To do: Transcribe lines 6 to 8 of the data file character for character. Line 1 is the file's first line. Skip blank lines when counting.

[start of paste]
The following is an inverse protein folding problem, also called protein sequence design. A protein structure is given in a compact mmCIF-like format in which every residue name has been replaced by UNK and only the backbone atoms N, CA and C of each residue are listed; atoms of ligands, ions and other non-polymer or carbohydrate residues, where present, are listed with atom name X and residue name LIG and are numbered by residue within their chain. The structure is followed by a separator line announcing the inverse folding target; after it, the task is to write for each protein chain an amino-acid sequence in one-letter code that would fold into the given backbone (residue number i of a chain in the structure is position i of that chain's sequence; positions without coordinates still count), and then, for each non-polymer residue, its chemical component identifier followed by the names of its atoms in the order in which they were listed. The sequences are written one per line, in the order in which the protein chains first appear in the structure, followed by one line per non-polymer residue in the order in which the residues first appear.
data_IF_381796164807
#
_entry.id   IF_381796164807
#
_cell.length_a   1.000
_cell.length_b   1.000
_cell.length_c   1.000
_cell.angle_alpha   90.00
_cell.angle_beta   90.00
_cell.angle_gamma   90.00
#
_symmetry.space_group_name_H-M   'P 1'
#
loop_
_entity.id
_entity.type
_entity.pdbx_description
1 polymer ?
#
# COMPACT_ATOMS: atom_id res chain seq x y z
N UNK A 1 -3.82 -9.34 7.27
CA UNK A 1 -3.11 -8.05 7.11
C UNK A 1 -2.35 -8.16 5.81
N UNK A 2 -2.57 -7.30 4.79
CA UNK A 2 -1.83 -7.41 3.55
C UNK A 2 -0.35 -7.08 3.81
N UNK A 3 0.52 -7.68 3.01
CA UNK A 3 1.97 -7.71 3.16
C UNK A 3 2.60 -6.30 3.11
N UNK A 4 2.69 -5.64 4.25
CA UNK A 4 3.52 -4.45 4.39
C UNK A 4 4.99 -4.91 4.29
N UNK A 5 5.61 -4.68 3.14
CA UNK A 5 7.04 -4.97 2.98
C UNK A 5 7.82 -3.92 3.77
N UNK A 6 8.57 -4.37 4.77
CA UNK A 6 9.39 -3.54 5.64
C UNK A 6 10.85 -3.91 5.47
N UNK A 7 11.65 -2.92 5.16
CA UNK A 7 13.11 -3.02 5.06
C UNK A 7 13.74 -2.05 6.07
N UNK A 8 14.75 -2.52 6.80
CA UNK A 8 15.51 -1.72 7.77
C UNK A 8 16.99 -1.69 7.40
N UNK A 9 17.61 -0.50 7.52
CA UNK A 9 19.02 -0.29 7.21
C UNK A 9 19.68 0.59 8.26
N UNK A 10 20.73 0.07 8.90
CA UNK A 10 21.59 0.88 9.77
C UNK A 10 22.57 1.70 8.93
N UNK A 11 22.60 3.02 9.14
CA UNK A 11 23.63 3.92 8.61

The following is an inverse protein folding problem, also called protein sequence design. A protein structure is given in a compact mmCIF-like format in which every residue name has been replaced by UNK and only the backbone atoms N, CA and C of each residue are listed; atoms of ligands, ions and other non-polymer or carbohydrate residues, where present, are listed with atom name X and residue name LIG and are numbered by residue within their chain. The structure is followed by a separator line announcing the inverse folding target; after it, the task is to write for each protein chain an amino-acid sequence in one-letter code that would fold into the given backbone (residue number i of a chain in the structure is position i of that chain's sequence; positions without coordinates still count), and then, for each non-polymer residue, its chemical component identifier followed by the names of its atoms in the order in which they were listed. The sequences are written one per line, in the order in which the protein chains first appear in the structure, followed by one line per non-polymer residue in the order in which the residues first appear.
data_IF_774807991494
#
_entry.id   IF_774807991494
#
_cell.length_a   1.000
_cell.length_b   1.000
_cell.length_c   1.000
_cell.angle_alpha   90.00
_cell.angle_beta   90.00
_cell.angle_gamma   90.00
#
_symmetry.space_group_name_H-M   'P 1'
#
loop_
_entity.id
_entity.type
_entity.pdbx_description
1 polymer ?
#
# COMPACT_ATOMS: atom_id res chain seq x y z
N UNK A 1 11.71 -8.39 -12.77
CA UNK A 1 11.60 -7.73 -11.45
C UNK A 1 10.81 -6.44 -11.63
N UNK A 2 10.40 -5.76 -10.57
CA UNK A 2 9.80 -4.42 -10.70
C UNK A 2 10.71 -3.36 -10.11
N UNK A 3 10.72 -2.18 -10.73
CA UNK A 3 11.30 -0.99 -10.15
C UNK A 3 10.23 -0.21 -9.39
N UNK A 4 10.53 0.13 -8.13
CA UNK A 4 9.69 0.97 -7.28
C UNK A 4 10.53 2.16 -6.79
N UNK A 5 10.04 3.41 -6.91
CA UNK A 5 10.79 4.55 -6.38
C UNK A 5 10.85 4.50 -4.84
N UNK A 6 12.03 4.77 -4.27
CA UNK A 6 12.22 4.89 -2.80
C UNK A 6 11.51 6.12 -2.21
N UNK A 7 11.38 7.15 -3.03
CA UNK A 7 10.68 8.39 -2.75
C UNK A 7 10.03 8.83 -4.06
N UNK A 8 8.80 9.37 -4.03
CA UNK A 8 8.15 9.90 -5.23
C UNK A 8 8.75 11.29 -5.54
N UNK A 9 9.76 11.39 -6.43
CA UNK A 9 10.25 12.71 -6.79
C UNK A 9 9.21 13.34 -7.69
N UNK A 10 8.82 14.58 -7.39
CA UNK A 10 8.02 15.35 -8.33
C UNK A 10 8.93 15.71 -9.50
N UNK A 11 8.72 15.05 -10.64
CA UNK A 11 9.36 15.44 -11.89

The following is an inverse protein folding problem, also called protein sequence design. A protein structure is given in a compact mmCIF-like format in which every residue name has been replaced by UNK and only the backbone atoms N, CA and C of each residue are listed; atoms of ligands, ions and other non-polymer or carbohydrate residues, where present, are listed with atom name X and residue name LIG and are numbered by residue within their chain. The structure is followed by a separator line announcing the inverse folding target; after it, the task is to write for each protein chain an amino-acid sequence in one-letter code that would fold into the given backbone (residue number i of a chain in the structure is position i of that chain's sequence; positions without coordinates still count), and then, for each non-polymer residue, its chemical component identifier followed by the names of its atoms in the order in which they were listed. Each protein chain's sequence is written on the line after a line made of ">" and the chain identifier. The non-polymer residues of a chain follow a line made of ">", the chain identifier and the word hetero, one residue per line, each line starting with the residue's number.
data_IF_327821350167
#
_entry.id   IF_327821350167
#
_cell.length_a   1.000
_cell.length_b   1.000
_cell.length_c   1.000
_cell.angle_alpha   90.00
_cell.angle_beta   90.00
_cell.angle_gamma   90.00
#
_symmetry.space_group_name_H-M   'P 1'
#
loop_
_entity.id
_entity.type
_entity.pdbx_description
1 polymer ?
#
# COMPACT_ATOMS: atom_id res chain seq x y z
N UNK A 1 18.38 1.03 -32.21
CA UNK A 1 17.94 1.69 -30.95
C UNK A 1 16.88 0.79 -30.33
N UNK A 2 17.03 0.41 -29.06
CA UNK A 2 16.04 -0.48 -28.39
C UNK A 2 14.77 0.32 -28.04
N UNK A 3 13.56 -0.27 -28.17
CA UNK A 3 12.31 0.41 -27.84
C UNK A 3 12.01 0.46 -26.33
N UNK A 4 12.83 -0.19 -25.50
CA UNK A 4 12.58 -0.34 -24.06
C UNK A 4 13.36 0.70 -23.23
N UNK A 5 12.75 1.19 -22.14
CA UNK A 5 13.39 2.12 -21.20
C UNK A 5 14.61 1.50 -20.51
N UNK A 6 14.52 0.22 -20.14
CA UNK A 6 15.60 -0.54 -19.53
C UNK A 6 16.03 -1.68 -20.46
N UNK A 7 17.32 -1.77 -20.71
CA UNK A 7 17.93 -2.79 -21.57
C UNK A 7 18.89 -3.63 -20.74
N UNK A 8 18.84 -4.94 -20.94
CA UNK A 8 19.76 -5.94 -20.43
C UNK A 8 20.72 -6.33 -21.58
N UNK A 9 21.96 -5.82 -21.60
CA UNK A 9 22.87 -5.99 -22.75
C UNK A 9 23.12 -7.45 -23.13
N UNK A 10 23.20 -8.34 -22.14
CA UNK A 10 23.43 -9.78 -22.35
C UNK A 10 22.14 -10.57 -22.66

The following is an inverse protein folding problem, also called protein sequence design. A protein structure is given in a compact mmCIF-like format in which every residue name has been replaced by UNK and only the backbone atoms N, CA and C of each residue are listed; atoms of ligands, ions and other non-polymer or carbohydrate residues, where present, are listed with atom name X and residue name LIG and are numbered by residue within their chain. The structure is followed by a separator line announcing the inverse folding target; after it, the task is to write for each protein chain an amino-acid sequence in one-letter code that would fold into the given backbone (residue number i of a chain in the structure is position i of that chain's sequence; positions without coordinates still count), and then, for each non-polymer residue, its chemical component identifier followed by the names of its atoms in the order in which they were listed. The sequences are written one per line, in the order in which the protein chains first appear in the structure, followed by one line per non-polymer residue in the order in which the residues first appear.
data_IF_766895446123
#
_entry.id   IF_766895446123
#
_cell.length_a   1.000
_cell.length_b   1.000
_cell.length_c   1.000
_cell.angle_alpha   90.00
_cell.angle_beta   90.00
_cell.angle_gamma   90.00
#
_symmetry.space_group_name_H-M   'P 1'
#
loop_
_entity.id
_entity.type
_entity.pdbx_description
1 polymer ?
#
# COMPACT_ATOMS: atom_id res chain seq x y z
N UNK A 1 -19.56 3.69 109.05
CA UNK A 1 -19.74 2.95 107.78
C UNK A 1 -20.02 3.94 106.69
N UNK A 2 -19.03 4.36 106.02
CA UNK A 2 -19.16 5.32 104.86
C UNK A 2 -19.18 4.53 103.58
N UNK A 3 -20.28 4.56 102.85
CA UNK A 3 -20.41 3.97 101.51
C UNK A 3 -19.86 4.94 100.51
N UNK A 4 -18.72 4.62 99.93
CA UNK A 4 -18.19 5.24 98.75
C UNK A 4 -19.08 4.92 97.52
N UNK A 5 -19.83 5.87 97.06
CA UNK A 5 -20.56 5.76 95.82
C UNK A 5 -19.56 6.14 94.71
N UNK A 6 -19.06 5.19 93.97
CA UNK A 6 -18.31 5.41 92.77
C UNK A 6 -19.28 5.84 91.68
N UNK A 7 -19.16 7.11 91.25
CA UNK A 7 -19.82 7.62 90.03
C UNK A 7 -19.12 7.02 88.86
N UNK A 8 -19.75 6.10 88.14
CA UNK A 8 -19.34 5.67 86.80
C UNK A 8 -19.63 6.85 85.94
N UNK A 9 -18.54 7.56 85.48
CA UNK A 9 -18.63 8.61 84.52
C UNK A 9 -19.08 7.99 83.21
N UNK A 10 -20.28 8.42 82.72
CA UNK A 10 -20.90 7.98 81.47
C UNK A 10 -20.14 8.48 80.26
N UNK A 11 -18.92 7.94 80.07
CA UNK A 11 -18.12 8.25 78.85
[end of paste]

_cell.length_a   1.000
_cell.length_b   1.000
_cell.length_c   1.000